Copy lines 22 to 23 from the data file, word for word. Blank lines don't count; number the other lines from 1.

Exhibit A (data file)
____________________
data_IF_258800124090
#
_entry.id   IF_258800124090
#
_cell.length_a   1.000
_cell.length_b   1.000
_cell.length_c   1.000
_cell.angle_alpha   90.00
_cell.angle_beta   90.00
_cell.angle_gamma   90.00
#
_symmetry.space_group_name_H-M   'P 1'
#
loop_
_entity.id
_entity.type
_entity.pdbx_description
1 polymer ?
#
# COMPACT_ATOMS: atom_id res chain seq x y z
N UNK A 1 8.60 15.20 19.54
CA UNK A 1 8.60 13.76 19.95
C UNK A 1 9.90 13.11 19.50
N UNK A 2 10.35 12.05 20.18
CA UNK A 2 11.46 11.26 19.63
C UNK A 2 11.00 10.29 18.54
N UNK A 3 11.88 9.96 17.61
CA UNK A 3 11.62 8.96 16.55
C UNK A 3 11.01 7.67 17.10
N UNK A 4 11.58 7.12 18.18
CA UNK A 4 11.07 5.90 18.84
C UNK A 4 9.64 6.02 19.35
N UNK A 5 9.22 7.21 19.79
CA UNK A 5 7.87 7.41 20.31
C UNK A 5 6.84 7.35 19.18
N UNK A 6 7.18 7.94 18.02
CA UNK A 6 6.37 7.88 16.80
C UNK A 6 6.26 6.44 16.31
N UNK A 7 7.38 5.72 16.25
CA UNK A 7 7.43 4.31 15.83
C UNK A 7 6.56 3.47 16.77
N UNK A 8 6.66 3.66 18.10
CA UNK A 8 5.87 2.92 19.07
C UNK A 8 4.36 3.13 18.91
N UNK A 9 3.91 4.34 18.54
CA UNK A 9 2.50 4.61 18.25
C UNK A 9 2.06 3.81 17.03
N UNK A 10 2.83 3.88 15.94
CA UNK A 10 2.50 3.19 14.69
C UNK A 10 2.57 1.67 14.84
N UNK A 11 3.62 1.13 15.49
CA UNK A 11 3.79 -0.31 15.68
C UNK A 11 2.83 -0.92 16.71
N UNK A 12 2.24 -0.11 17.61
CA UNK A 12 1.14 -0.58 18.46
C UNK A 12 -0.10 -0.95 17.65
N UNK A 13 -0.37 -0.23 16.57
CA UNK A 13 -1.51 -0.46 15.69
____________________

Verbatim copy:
CA UNK A 1 8.60 13.76 19.95
C UNK A 1 9.90 13.11 19.50